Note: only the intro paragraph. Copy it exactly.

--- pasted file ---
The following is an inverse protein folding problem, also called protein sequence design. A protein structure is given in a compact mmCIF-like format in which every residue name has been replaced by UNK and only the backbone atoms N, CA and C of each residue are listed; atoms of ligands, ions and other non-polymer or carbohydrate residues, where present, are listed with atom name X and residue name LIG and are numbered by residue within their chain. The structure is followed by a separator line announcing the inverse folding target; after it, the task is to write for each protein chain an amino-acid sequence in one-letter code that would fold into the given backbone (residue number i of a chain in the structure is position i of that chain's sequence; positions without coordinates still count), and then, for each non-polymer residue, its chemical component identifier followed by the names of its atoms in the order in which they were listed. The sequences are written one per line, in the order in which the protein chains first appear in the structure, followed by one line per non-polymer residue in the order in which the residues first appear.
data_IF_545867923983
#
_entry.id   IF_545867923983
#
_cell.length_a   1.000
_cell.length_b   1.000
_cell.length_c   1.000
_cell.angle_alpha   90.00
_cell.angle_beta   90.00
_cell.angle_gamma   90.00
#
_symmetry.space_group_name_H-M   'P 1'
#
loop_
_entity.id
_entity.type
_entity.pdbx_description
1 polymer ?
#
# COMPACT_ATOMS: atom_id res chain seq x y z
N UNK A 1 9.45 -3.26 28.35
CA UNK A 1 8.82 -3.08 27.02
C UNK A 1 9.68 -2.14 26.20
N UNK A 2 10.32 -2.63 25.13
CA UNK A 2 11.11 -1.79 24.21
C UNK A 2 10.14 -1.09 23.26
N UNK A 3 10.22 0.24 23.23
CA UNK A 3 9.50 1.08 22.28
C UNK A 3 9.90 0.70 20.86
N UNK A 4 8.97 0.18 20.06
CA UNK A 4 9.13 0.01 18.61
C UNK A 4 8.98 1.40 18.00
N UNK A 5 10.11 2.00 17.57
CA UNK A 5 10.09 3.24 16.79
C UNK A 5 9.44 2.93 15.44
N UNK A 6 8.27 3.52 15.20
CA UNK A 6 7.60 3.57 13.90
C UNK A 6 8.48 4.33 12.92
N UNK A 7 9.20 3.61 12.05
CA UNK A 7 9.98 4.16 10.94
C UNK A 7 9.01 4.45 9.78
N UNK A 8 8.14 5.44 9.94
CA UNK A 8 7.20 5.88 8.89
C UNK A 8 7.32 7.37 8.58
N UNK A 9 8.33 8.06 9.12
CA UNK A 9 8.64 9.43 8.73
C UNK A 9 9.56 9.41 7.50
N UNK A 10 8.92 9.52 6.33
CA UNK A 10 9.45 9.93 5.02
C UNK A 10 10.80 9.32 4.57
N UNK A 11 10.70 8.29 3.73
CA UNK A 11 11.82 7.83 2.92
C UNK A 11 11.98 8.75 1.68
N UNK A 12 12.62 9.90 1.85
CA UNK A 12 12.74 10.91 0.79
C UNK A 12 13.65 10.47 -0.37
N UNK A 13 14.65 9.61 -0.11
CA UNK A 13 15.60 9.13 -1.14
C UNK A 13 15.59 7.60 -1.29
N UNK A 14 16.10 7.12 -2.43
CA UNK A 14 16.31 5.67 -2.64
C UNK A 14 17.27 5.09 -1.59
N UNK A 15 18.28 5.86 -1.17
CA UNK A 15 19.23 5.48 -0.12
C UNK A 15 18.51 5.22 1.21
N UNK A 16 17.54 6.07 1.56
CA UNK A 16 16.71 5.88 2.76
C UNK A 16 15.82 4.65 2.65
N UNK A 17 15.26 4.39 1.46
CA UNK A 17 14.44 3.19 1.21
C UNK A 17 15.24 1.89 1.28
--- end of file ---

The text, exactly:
The following is an inverse protein folding problem, also called protein sequence design. A protein structure is given in a compact mmCIF-like format in which every residue name has been replaced by UNK and only the backbone atoms N, CA and C of each residue are listed; atoms of ligands, ions and other non-polymer or carbohydrate residues, where present, are listed with atom name X and residue name LIG and are numbered by residue within their chain. The structure is followed by a separator line announcing the inverse folding target; after it, the task is to write for each protein chain an amino-acid sequence in one-letter code that would fold into the given backbone (residue number i of a chain in the structure is position i of that chain's sequence; positions without coordinates still count), and then, for each non-polymer residue, its chemical component identifier followed by the names of its atoms in the order in which they were listed. The sequences are written one per line, in the order in which the protein chains first appear in the structure, followed by one line per non-polymer residue in the order in which the residues first appear.